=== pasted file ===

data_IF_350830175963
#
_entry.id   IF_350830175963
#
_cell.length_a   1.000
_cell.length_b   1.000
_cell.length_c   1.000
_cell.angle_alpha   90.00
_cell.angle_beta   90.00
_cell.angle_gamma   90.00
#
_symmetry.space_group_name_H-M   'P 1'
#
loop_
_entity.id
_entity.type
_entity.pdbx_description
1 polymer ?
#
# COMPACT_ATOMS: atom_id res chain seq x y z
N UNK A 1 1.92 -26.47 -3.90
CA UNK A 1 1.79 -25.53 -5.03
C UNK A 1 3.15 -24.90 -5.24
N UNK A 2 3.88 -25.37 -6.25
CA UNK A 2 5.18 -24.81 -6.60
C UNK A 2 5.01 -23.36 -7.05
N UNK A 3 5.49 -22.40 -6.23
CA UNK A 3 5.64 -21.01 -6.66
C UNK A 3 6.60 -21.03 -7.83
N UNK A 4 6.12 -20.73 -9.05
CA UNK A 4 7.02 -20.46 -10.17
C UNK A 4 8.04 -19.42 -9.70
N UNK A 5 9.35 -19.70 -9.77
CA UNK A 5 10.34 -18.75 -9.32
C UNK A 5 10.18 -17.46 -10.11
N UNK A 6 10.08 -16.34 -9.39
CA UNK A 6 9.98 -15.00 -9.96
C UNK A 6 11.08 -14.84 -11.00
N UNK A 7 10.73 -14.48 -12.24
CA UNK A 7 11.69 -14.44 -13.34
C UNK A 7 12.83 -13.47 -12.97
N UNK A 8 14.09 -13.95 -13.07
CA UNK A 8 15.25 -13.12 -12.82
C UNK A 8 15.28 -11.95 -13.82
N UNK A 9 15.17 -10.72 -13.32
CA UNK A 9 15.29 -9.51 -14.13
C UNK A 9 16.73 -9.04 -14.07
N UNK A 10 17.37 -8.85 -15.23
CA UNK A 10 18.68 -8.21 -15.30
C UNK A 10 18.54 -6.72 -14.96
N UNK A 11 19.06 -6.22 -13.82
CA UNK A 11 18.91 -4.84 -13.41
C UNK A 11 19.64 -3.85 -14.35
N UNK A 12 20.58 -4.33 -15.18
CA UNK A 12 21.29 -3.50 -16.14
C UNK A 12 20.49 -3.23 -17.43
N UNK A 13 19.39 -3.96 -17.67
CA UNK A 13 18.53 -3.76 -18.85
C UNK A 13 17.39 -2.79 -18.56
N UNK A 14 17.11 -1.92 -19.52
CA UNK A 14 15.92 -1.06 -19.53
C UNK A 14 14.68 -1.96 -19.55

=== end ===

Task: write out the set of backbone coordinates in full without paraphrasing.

data_IF_350830175963
#
_entry.id   IF_350830175963
#
_cell.length_a   1.000
_cell.length_b   1.000
_cell.length_c   1.000
_cell.angle_alpha   90.00
_cell.angle_beta   90.00
_cell.angle_gamma   90.00
#
_symmetry.space_group_name_H-M   'P 1'
#
loop_
_entity.id
_entity.type
_entity.pdbx_description
1 polymer ?
#
# COMPACT_ATOMS: atom_id res chain seq x y z
N UNK A 1 1.92 -26.47 -3.90
CA UNK A 1 1.79 -25.53 -5.03
C UNK A 1 3.15 -24.90 -5.24
N UNK A 2 3.88 -25.37 -6.25
CA UNK A 2 5.18 -24.81 -6.60
C UNK A 2 5.01 -23.36 -7.05
N UNK A 3 5.49 -22.40 -6.23
CA UNK A 3 5.64 -21.01 -6.66
C UNK A 3 6.60 -21.03 -7.83
N UNK A 4 6.12 -20.73 -9.05
CA UNK A 4 7.02 -20.46 -10.17
C UNK A 4 8.04 -19.42 -9.70
N UNK A 5 9.35 -19.70 -9.77
CA UNK A 5 10.34 -18.75 -9.32
C UNK A 5 10.18 -17.46 -10.11
N UNK A 6 10.08 -16.34 -9.39
CA UNK A 6 9.98 -15.00 -9.96
C UNK A 6 11.08 -14.84 -11.00
N UNK A 7 10.73 -14.48 -12.24
CA UNK A 7 11.69 -14.44 -13.34
C UNK A 7 12.83 -13.47 -12.97
N UNK A 8 14.09 -13.95 -13.07
CA UNK A 8 15.25 -13.12 -12.82
C UNK A 8 15.28 -11.95 -13.82
N UNK A 9 15.17 -10.72 -13.32
CA UNK A 9 15.29 -9.51 -14.13
C UNK A 9 16.73 -9.04 -14.07
N UNK A 10 17.37 -8.85 -15.23
CA UNK A 10 18.68 -8.21 -15.30
C UNK A 10 18.54 -6.72 -14.96
N UNK A 11 19.06 -6.22 -13.82
CA UNK A 11 18.91 -4.84 -13.41
C UNK A 11 19.64 -3.85 -14.35
N UNK A 12 20.58 -4.33 -15.18
CA UNK A 12 21.29 -3.50 -16.14
C UNK A 12 20.49 -3.23 -17.43
N UNK A 13 19.39 -3.96 -17.67
CA UNK A 13 18.53 -3.76 -18.85
C UNK A 13 17.39 -2.79 -18.56
N UNK A 14 17.11 -1.92 -19.52
CA UNK A 14 15.92 -1.06 -19.53
C UNK A 14 14.68 -1.96 -19.55